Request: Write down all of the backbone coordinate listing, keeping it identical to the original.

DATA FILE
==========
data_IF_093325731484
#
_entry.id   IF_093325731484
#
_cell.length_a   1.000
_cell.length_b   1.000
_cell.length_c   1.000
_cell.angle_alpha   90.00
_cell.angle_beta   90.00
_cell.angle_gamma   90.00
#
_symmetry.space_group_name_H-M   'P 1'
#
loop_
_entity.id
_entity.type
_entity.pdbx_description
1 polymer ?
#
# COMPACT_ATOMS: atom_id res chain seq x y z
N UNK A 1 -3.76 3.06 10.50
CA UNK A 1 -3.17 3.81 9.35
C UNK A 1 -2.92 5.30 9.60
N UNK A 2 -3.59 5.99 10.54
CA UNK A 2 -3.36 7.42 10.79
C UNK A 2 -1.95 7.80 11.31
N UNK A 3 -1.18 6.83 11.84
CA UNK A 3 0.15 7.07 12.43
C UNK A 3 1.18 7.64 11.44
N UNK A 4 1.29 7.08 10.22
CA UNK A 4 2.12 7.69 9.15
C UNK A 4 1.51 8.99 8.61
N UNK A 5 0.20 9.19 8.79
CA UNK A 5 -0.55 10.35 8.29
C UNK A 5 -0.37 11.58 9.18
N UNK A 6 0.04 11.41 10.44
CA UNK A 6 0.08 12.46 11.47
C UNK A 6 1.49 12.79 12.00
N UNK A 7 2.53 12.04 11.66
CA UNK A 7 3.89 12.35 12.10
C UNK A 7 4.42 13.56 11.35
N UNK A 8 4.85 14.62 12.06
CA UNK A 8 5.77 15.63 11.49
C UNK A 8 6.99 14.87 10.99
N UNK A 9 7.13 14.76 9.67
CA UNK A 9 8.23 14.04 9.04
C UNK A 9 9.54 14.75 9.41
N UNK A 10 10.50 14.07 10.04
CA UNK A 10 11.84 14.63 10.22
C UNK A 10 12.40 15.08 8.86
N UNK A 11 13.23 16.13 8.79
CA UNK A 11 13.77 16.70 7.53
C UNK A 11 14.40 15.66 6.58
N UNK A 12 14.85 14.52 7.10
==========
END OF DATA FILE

data_IF_093325731484
#
_entry.id   IF_093325731484
#
_cell.length_a   1.000
_cell.length_b   1.000
_cell.length_c   1.000
_cell.angle_alpha   90.00
_cell.angle_beta   90.00
_cell.angle_gamma   90.00
#
_symmetry.space_group_name_H-M   'P 1'
#
loop_
_entity.id
_entity.type
_entity.pdbx_description
1 polymer ?
#
# COMPACT_ATOMS: atom_id res chain seq x y z
N UNK A 1 -3.76 3.06 10.50
CA UNK A 1 -3.17 3.81 9.35
C UNK A 1 -2.92 5.30 9.60
N UNK A 2 -3.59 5.99 10.54
CA UNK A 2 -3.36 7.42 10.79
C UNK A 2 -1.95 7.80 11.31
N UNK A 3 -1.18 6.83 11.84
CA UNK A 3 0.15 7.07 12.43
C UNK A 3 1.18 7.64 11.44
N UNK A 4 1.29 7.08 10.22
CA UNK A 4 2.12 7.69 9.15
C UNK A 4 1.51 8.99 8.61
N UNK A 5 0.20 9.19 8.79
CA UNK A 5 -0.55 10.35 8.29
C UNK A 5 -0.37 11.58 9.18
N UNK A 6 0.04 11.41 10.44
CA UNK A 6 0.08 12.46 11.47
C UNK A 6 1.49 12.79 12.00
N UNK A 7 2.53 12.04 11.66
CA UNK A 7 3.89 12.35 12.10
C UNK A 7 4.42 13.56 11.35
N UNK A 8 4.85 14.62 12.06
CA UNK A 8 5.77 15.63 11.49
C UNK A 8 6.99 14.87 10.99
N UNK A 9 7.13 14.76 9.67
CA UNK A 9 8.23 14.04 9.04
C UNK A 9 9.54 14.75 9.41
N UNK A 10 10.50 14.07 10.04
CA UNK A 10 11.84 14.63 10.22
C UNK A 10 12.40 15.08 8.86
N UNK A 11 13.23 16.13 8.79
CA UNK A 11 13.77 16.70 7.53
C UNK A 11 14.40 15.66 6.58
N UNK A 12 14.85 14.52 7.10